Significantly more expensive KitKats and coffee make Nestlé more money: ‘It’s a situation that nobody wanted’

The price effect amounted to 7.5% for the period from January to the end of September, indicates the group that owns Nespresso coffee pods, Maggi broths and Smarties confectionery in a press release. He says, however, that he cannot continue to raise prices indefinitely because demand will decrease at some point. In Europe, the company raised the price of its food products by almost 6%, and by more than 11% in the United States.

The appearance of new meat alternatives from Garden Gourmet also boosted sales in the first nine months of this year. The turnover of meat substitutes thus increased by more than 10%, as did that of confectionery and water.

Nestlé’s organic growth, considered a key indicator for assessing its sales excluding currency effects and acquisitions or disposals, stood at 8.5%. In the third quarter alone, it accelerated further compared to the first half of the year to climb to 9.3%.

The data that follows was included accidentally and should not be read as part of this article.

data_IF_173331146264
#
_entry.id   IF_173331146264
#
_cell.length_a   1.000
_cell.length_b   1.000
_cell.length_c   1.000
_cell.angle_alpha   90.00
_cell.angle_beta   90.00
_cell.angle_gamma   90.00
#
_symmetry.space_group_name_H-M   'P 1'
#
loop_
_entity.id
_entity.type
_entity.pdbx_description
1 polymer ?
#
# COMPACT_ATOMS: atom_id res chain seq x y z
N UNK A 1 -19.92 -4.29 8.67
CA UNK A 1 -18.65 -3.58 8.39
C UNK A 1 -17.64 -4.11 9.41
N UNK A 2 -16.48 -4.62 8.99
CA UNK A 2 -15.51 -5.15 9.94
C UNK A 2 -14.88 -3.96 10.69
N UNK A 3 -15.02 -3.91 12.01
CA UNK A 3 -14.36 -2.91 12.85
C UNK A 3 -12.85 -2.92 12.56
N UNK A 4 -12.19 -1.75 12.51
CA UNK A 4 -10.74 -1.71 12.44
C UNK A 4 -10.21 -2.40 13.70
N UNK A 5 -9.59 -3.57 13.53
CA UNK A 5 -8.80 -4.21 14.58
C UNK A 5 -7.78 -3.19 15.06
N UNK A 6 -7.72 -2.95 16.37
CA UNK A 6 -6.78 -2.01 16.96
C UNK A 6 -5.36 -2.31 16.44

These figures slightly exceed the forecasts of analysts polled by the Swiss agency AWP, who expected an average of 69 billion in sales and 8.3% organic growth.

“We recorded strong organic growth while continuing to adjust our prices responsibly,” said its chief executive, Mark Schneider, quoted in the press release.

“The economic environment is difficult and has an impact on the purchasing power of many people,” he added, explaining that the group strives “to maintain offers that are economically accessible”.

The price effect over the past nine was strongest in North America, where it was 11.1%, followed by Latin America, up 10.5%. In Europe, it rose to 5.7%.

For 2022, the group has adjusted its organic growth target upwards, saying it expects it to rise to 8%, when it had already raised it to around 7 to 8% in July.

The boss of Nestlé warns that further price increases will still be applied next year. “It’s a situation that nobody wanted,” Mark Schneider told Bloomberg tv. “We still feel significant upward pressure from energy, some agricultural commodities and transportation costs.”

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